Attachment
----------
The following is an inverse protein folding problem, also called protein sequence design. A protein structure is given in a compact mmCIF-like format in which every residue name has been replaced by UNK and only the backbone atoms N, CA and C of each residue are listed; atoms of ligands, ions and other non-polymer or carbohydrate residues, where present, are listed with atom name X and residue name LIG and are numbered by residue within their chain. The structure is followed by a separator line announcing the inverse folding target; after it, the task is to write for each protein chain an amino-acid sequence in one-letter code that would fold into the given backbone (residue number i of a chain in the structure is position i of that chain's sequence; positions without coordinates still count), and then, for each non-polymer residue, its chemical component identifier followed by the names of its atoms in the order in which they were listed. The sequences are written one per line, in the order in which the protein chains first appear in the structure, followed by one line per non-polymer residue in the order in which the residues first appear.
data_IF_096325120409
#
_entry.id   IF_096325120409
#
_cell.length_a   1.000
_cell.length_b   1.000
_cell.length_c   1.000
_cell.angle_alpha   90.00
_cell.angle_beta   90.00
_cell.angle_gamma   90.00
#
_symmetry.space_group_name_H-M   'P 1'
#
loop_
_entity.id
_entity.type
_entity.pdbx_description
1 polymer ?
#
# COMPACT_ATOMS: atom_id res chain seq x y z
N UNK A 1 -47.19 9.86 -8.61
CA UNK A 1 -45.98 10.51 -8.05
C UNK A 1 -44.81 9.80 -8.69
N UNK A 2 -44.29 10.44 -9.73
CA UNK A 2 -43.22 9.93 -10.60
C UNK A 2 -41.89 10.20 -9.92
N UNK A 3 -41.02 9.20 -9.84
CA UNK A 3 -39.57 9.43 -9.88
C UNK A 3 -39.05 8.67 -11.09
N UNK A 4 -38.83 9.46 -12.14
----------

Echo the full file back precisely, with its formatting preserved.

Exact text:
The following is an inverse protein folding problem, also called protein sequence design. A protein structure is given in a compact mmCIF-like format in which every residue name has been replaced by UNK and only the backbone atoms N, CA and C of each residue are listed; atoms of ligands, ions and other non-polymer or carbohydrate residues, where present, are listed with atom name X and residue name LIG and are numbered by residue within their chain. The structure is followed by a separator line announcing the inverse folding target; after it, the task is to write for each protein chain an amino-acid sequence in one-letter code that would fold into the given backbone (residue number i of a chain in the structure is position i of that chain's sequence; positions without coordinates still count), and then, for each non-polymer residue, its chemical component identifier followed by the names of its atoms in the order in which they were listed. The sequences are written one per line, in the order in which the protein chains first appear in the structure, followed by one line per non-polymer residue in the order in which the residues first appear.
data_IF_096325120409
#
_entry.id   IF_096325120409
#
_cell.length_a   1.000
_cell.length_b   1.000
_cell.length_c   1.000
_cell.angle_alpha   90.00
_cell.angle_beta   90.00
_cell.angle_gamma   90.00
#
_symmetry.space_group_name_H-M   'P 1'
#
loop_
_entity.id
_entity.type
_entity.pdbx_description
1 polymer ?
#
# COMPACT_ATOMS: atom_id res chain seq x y z
N UNK A 1 -47.19 9.86 -8.61
CA UNK A 1 -45.98 10.51 -8.05
C UNK A 1 -44.81 9.80 -8.69
N UNK A 2 -44.29 10.44 -9.73
CA UNK A 2 -43.22 9.93 -10.60
C UNK A 2 -41.89 10.20 -9.92
N UNK A 3 -41.02 9.20 -9.84
CA UNK A 3 -39.57 9.43 -9.88
C UNK A 3 -39.05 8.67 -11.09
N UNK A 4 -38.83 9.46 -12.14